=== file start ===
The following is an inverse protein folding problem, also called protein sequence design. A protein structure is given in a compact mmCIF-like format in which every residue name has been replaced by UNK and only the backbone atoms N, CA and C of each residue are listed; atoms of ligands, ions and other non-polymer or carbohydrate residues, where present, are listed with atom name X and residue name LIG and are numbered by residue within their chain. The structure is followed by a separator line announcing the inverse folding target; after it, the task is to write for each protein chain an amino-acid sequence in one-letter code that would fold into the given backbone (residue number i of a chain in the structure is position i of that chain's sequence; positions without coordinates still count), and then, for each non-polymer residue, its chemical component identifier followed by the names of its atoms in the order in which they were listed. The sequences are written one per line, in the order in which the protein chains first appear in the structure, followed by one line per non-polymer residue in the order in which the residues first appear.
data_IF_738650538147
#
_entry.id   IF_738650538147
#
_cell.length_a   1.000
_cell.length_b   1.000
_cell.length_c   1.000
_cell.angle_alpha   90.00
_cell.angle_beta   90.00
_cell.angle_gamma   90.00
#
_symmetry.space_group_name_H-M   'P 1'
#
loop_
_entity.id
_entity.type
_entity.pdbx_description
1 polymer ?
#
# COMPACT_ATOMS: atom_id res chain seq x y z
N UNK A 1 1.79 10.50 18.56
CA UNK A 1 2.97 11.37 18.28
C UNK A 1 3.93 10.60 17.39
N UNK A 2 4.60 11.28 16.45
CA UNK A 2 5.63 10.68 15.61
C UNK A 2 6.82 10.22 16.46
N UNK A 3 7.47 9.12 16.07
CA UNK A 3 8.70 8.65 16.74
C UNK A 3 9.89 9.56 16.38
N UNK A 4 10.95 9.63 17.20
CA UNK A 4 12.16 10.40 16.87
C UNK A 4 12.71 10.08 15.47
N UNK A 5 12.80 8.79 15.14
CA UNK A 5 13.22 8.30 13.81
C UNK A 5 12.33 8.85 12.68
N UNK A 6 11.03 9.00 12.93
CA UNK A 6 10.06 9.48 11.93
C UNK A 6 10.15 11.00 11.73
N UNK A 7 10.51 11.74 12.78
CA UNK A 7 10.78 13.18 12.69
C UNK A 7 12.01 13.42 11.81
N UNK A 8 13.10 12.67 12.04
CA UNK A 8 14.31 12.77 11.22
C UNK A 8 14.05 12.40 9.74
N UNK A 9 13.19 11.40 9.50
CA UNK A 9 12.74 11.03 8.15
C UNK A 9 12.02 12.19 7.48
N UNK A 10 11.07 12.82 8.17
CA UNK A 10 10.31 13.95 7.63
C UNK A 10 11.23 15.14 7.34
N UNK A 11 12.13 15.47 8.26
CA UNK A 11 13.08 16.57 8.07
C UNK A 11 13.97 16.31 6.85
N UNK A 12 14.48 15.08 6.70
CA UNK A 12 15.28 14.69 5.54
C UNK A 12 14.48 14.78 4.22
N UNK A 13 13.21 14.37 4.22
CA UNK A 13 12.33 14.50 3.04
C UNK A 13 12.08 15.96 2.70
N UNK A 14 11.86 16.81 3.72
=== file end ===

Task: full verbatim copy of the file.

The following is an inverse protein folding problem, also called protein sequence design. A protein structure is given in a compact mmCIF-like format in which every residue name has been replaced by UNK and only the backbone atoms N, CA and C of each residue are listed; atoms of ligands, ions and other non-polymer or carbohydrate residues, where present, are listed with atom name X and residue name LIG and are numbered by residue within their chain. The structure is followed by a separator line announcing the inverse folding target; after it, the task is to write for each protein chain an amino-acid sequence in one-letter code that would fold into the given backbone (residue number i of a chain in the structure is position i of that chain's sequence; positions without coordinates still count), and then, for each non-polymer residue, its chemical component identifier followed by the names of its atoms in the order in which they were listed. The sequences are written one per line, in the order in which the protein chains first appear in the structure, followed by one line per non-polymer residue in the order in which the residues first appear.
data_IF_738650538147
#
_entry.id   IF_738650538147
#
_cell.length_a   1.000
_cell.length_b   1.000
_cell.length_c   1.000
_cell.angle_alpha   90.00
_cell.angle_beta   90.00
_cell.angle_gamma   90.00
#
_symmetry.space_group_name_H-M   'P 1'
#
loop_
_entity.id
_entity.type
_entity.pdbx_description
1 polymer ?
#
# COMPACT_ATOMS: atom_id res chain seq x y z
N UNK A 1 1.79 10.50 18.56
CA UNK A 1 2.97 11.37 18.28
C UNK A 1 3.93 10.60 17.39
N UNK A 2 4.60 11.28 16.45
CA UNK A 2 5.63 10.68 15.61
C UNK A 2 6.82 10.22 16.46
N UNK A 3 7.47 9.12 16.07
CA UNK A 3 8.70 8.65 16.74
C UNK A 3 9.89 9.56 16.38
N UNK A 4 10.95 9.63 17.20
CA UNK A 4 12.16 10.40 16.87
C UNK A 4 12.71 10.08 15.47
N UNK A 5 12.80 8.79 15.14
CA UNK A 5 13.22 8.30 13.81
C UNK A 5 12.33 8.85 12.68
N UNK A 6 11.03 9.00 12.93
CA UNK A 6 10.06 9.48 11.93
C UNK A 6 10.15 11.00 11.73
N UNK A 7 10.51 11.74 12.78
CA UNK A 7 10.78 13.18 12.69
C UNK A 7 12.01 13.42 11.81
N UNK A 8 13.10 12.67 12.04
CA UNK A 8 14.31 12.77 11.22
C UNK A 8 14.05 12.40 9.74
N UNK A 9 13.19 11.40 9.50
CA UNK A 9 12.74 11.03 8.15
C UNK A 9 12.02 12.19 7.48
N UNK A 10 11.07 12.82 8.17
CA UNK A 10 10.31 13.95 7.63
C UNK A 10 11.23 15.14 7.34
N UNK A 11 12.13 15.47 8.26
CA UNK A 11 13.08 16.57 8.07
C UNK A 11 13.97 16.31 6.85
N UNK A 12 14.48 15.08 6.70
CA UNK A 12 15.28 14.69 5.54
C UNK A 12 14.48 14.78 4.22
N UNK A 13 13.21 14.37 4.22
CA UNK A 13 12.33 14.50 3.04
C UNK A 13 12.08 15.96 2.70
N UNK A 14 11.86 16.81 3.72